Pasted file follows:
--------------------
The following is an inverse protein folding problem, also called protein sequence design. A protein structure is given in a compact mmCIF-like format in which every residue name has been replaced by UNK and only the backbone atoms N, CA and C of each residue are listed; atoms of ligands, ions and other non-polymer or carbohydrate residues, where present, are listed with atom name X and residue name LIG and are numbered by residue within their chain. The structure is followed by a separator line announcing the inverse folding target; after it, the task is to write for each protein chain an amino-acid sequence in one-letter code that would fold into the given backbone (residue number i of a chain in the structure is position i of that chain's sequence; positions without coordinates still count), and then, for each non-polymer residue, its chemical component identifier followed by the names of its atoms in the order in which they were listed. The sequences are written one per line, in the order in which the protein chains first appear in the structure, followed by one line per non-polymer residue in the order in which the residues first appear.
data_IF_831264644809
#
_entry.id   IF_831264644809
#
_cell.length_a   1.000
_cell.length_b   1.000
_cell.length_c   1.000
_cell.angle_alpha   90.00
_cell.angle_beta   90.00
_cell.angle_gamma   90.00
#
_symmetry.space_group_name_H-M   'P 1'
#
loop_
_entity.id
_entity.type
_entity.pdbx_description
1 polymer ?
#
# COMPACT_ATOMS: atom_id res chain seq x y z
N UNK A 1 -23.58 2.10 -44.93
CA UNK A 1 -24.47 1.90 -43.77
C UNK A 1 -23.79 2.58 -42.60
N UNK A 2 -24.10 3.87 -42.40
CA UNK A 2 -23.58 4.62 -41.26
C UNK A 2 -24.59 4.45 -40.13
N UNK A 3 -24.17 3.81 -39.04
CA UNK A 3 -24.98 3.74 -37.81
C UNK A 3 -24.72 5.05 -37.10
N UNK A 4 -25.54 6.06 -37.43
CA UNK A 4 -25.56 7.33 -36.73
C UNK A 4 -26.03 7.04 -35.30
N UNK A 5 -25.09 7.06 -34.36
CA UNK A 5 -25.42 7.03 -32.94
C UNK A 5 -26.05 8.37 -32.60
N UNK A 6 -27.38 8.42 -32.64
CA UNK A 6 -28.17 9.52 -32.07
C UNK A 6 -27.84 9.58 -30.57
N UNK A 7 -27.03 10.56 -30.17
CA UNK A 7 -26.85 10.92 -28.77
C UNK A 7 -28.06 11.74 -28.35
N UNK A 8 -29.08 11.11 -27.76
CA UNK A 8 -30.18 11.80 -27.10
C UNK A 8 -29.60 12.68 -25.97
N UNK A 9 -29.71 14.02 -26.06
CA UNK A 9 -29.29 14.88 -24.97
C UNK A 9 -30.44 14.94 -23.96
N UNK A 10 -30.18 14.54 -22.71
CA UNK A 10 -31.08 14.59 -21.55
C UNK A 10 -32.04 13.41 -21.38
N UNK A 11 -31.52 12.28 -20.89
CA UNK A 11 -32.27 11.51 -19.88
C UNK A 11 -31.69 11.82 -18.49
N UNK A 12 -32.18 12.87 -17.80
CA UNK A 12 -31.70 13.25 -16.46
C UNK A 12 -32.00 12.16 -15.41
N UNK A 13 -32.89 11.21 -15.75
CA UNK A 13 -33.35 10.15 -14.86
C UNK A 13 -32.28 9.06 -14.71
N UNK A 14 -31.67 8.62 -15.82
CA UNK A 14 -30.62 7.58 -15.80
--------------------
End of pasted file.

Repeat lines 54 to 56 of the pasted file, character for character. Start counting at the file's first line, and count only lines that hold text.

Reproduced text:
C UNK A 11 -31.69 11.82 -18.49
N UNK A 12 -32.18 12.87 -17.80
CA UNK A 12 -31.70 13.25 -16.46